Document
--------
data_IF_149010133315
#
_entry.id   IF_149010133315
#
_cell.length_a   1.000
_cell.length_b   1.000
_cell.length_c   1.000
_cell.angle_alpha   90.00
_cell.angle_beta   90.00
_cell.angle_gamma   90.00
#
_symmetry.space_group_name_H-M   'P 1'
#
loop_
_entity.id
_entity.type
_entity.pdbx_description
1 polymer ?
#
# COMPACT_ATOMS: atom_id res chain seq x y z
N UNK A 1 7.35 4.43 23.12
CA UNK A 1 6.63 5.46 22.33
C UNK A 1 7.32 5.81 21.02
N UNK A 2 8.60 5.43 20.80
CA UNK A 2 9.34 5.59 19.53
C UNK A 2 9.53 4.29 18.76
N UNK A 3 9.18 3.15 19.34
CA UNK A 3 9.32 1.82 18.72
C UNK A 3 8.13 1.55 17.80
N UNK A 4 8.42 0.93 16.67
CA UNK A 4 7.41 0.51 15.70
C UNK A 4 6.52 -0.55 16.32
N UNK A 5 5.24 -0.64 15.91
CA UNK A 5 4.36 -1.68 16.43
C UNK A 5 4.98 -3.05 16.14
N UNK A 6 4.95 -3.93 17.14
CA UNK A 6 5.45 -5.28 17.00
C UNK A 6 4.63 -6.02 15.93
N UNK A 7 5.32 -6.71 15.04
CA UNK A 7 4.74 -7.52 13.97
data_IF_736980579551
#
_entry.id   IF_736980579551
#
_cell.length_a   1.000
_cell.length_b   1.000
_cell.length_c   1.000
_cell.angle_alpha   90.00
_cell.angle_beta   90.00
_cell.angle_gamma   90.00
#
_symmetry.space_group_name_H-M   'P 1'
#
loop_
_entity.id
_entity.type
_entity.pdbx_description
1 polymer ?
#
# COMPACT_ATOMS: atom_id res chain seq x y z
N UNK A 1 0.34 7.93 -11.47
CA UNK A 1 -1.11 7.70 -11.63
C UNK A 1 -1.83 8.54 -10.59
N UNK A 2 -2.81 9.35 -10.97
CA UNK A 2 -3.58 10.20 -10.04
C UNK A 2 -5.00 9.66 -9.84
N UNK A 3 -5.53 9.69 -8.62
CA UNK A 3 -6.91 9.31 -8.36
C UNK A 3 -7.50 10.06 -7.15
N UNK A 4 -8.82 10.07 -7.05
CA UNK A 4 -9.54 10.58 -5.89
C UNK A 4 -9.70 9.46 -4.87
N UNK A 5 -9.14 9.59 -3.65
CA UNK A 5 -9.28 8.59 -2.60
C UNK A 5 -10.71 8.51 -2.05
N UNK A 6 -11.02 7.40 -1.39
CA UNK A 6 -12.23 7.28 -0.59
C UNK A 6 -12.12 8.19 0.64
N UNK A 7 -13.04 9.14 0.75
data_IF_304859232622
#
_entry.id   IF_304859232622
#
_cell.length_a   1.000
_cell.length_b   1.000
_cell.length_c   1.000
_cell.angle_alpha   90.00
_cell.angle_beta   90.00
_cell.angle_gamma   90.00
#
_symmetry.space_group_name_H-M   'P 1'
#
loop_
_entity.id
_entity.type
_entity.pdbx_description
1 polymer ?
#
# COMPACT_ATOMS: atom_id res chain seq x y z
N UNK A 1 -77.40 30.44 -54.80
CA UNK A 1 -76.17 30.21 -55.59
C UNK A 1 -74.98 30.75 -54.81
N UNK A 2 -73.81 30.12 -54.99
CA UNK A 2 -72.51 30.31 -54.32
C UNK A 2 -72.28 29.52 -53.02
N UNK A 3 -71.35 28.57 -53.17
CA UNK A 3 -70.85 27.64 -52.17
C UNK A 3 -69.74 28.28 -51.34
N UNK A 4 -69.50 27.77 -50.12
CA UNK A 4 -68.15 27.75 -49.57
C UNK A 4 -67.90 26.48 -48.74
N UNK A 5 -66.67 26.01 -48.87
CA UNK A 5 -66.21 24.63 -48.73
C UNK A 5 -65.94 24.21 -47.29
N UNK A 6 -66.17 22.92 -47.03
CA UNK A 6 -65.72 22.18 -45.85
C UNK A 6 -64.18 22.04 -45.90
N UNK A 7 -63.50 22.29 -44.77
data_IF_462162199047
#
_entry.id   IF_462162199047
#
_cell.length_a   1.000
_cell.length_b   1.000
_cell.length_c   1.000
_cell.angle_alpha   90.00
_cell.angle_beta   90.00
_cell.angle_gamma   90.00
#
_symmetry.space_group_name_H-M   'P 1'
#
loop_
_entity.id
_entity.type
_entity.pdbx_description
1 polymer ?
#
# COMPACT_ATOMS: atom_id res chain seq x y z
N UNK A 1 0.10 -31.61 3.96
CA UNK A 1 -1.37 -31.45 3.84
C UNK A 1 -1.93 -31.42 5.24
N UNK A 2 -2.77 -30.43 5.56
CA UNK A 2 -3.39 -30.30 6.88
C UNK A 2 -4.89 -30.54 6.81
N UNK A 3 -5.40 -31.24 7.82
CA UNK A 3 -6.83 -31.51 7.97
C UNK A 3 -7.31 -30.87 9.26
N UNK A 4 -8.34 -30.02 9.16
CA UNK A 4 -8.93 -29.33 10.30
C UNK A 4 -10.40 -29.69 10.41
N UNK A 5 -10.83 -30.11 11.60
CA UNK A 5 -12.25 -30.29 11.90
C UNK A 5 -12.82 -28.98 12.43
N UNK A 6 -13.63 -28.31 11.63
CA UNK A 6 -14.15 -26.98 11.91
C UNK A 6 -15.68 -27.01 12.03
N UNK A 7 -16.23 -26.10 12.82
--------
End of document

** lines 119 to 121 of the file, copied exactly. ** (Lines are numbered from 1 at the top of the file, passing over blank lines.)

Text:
data_IF_462162199047
#
_entry.id   IF_462162199047